Senate admits buying SUV bullet-proof Range Rover but not at N298m

*It is $298,000 not N298million

By Sandra Onyekwere

Senate has on Tuesday, admitted buying the Sports Utility Vehicle (SUV), bullet proof Range Rover however, it denied that the vehicle is worth N298 million as had been reported in the media.

This was disclosed in two separate statements issued by the Special Assistant Communications & Strategy, Office of the Senate President, Mr. Olu Onemola and Chairman, Senate Committee on Media and Publicity, Senator Aliyu Sabi Abdullahi.

In the earlier statement, Mr. Onemola lamented that “several news publications, both print and online, have wrongly reported that the Range Rover Bullet Proof SUV vehicle at the center of the import duty waiver story is worth N298 million.”

He note, however, that the value of the car, as specified by all related documents, is $298,000 which makes it in the range of N58 million to N62 million (based on 2015 exchange rates). And if calculated at the average Dollar-Naira rate of N400 makes it N116m.

This, according to him, makes the inaccurate figure N240 million over the actual value of the car (since he is using a 2015 exchange rate to calculate a 2017 transaction).

In a later statement, Senator Aliyu Sabi Abdullahi told newsmen in Abuja that indeed the Senate procured the said vehicle but not at the price that was being reported.

Sabi said that the vehicle cost was procured at $298,000 (N49.1 million) and not N298 million as was being reported in the media.

According to the spokesperson of the Senate, the vehicle was procured in 2015 for $298 at an exchange rate of N165 to a dollar.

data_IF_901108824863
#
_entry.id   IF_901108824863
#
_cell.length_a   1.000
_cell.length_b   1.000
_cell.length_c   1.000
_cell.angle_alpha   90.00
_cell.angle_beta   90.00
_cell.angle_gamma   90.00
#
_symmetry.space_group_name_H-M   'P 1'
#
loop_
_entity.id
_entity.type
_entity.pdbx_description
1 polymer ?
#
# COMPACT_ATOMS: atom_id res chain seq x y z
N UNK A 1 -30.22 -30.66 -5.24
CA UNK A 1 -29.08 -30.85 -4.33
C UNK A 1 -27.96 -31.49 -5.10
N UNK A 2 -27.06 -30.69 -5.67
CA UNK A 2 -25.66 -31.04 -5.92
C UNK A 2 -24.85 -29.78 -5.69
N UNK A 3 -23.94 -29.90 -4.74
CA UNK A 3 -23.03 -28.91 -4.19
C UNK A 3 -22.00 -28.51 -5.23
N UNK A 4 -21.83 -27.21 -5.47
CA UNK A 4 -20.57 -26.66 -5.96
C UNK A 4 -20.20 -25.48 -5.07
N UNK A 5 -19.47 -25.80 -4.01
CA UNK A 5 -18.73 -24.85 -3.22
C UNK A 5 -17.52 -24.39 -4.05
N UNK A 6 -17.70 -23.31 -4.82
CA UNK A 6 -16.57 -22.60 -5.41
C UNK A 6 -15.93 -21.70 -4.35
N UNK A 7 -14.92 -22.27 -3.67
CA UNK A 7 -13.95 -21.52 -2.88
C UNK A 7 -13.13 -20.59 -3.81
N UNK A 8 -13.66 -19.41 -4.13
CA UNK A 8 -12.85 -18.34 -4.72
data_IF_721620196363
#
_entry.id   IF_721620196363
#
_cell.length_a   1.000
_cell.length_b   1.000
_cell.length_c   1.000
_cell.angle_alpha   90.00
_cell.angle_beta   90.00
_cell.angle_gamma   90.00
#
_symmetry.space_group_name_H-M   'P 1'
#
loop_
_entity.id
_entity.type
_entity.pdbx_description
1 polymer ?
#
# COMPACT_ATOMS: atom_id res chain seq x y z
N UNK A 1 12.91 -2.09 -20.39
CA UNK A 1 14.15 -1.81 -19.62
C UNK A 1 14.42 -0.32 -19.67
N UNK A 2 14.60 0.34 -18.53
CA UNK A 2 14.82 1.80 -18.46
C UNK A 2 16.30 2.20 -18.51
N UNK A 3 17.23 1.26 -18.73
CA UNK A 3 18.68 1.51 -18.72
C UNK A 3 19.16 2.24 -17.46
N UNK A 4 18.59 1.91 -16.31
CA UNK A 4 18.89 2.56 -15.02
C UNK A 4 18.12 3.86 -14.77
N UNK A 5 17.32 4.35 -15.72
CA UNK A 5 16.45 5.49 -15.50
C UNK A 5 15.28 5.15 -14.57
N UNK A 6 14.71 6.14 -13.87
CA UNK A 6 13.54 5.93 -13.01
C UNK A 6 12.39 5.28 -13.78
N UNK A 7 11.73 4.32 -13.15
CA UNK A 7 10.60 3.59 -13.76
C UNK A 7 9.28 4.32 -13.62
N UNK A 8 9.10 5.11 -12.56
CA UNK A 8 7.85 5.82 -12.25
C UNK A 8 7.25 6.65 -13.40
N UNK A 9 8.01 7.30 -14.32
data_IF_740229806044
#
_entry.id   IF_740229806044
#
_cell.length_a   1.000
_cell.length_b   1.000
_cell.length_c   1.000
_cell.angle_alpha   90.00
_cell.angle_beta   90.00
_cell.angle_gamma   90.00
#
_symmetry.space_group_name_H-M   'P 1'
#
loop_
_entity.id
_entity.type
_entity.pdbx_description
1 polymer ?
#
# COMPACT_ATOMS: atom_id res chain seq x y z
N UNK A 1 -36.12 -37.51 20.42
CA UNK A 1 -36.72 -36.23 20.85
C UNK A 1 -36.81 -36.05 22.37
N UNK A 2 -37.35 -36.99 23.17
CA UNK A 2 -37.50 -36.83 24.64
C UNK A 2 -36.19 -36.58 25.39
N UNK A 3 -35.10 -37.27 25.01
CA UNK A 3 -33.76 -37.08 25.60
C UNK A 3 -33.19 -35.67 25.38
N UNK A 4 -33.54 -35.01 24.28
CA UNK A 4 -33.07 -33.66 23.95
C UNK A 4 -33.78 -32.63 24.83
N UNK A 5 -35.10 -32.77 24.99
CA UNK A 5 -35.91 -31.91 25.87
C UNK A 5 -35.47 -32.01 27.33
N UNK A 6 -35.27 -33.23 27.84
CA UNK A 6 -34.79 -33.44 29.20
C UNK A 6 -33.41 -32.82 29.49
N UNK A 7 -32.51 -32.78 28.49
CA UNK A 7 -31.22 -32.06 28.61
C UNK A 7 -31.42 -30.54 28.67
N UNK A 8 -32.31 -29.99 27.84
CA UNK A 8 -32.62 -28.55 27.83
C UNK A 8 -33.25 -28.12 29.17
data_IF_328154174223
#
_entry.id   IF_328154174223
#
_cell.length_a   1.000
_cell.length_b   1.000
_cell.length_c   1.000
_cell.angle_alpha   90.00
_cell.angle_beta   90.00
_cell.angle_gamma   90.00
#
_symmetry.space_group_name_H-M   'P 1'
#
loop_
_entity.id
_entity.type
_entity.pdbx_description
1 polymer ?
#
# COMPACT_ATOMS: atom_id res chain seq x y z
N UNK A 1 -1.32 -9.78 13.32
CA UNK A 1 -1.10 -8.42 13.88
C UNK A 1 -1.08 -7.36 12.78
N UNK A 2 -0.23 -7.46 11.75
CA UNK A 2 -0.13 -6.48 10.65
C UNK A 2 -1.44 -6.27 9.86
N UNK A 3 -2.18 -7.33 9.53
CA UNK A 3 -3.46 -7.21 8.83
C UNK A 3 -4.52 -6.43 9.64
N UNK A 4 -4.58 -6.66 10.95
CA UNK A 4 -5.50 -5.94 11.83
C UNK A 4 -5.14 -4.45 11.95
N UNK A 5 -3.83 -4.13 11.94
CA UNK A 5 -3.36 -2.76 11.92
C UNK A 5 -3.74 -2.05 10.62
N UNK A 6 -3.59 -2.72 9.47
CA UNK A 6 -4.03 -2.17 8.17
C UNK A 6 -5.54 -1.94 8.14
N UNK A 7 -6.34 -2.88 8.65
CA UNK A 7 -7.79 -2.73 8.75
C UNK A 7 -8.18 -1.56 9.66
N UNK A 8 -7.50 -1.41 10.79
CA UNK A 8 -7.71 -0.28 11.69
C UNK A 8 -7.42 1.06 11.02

“Our attention has been drawn to the various false and mischievous reports in the media about the price of the vehicle which the Senate was said to have bought as part of its convoy but was later abandoned when it got impounded by the Customs over controversy surrounding import duty payment.

“The correct price of the vehicle when it was imported in 2015 is $298,000 which at the prevailing rate of N165 to a dollar is about N49, 170.

“The Senate paid N62.5m for the vehicle in November 2015. This is contrary to the mischief by those who decided to turn the  $298,000 to N298 million as the price of the vehicle. For the avoidance of doubt, the price the Senate paid for that vehicle is N62.5m and not N298 million.

“The Senate will appreciate it if all reports relating to the legislative institution, particularly on this vehicle matter, are reported with accuracy and all facts put in proper perspective. We urge journalists to avoid sensationalism.

“The Senate is a responsible institution and those who believe that when they have issues to explain before it, the next thing to do is to resort to falsehood, blackmail, muck-raking and mud-slinging, should know that they are just overheating the polity and undermining our democratic institution.

“Finally, the Senate wish to reiterate our total commitment to upholding the rule of law and to work for Nigerians, in accordance with our constitution,” he said.

The Senate had been in the eye of the storm over its probe of the activities of the Nigerian Customs Service (NCS) with media reports alleging that the upper legislative chamber was on a revenge mission.

Media reports alleged that attention of the Senate on the NSC was due to the fact that the service impounded an SUV allegedly procured by the President of the Senate Bukola Saraki.

The report said that the service refused to bulge in spite of the intervention of the Senate to release the SUV.

Meanwhile, at an investigative hearing by the Senate Committee on Ethics, Privileges and Public Petitions, the importer of the vehicle absolved Saraki of any complicity in the importation.

The President of the Senate who also appeared before the committee stressed that he did not import any vehicle and does not own the vehicle that was purportedly seized.

He urged that the Senate as an institution must be strengthened so as to save the nation’s democracy.

 

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